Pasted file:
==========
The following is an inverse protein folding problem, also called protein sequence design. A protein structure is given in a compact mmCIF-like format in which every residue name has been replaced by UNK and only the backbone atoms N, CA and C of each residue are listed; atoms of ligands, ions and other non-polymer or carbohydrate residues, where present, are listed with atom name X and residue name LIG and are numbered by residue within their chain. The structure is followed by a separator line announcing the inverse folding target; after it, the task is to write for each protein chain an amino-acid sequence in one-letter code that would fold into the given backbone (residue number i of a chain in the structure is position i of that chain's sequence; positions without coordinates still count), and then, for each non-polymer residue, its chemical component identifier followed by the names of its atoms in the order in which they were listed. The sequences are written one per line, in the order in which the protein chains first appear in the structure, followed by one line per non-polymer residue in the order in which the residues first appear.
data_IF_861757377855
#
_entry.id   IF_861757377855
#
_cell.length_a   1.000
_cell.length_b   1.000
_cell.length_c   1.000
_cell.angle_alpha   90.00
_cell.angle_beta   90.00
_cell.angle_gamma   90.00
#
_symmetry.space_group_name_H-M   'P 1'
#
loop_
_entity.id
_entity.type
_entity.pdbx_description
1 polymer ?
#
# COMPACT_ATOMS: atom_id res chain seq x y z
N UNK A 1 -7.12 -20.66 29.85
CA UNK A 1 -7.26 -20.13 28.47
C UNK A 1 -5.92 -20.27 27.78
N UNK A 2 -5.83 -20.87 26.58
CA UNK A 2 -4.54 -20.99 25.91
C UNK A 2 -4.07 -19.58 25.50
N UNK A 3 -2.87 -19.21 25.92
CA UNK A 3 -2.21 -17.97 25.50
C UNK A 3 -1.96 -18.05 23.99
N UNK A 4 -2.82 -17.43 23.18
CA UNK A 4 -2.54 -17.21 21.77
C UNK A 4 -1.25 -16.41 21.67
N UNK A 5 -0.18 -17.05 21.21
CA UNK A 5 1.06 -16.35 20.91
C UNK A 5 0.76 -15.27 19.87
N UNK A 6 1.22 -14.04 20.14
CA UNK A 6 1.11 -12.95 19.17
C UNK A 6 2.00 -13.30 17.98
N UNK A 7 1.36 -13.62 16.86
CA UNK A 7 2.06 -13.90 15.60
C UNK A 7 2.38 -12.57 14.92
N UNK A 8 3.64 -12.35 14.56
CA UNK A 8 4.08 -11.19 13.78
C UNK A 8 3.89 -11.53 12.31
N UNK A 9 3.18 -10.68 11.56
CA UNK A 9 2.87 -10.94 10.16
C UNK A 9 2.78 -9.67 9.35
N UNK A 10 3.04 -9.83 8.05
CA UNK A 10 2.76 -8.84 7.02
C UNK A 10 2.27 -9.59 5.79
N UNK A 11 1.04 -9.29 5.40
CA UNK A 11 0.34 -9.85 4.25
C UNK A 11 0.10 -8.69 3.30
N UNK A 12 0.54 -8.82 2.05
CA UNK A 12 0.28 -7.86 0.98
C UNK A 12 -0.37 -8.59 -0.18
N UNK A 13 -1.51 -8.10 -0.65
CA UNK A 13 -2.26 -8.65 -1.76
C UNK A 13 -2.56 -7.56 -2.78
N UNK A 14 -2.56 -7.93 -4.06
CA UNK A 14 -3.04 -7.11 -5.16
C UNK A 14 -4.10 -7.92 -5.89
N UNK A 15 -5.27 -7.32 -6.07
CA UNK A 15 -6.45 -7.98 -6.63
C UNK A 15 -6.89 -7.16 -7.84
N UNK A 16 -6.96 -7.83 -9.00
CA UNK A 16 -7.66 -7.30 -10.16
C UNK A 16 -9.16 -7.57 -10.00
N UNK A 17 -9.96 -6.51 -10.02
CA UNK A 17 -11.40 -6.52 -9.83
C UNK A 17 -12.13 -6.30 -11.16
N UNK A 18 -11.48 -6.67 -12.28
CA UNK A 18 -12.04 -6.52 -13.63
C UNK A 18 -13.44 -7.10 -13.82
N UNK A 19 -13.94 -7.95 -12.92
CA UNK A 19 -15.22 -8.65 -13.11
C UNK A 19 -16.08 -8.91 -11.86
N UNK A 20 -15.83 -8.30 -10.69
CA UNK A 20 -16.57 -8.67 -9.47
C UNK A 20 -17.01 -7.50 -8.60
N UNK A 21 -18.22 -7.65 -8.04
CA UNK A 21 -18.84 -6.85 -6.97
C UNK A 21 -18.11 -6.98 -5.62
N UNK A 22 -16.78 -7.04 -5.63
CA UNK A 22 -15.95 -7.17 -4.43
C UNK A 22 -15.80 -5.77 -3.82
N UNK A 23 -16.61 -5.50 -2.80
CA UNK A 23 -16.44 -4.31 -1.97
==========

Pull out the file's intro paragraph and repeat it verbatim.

The following is an inverse protein folding problem, also called protein sequence design. A protein structure is given in a compact mmCIF-like format in which every residue name has been replaced by UNK and only the backbone atoms N, CA and C of each residue are listed; atoms of ligands, ions and other non-polymer or carbohydrate residues, where present, are listed with atom name X and residue name LIG and are numbered by residue within their chain. The structure is followed by a separator line announcing the inverse folding target; after it, the task is to write for each protein chain an amino-acid sequence in one-letter code that would fold into the given backbone (residue number i of a chain in the structure is position i of that chain's sequence; positions without coordinates still count), and then, for each non-polymer residue, its chemical component identifier followed by the names of its atoms in the order in which they were listed. The sequences are written one per line, in the order in which the protein chains first appear in the structure, followed by one line per non-polymer residue in the order in which the residues first appear.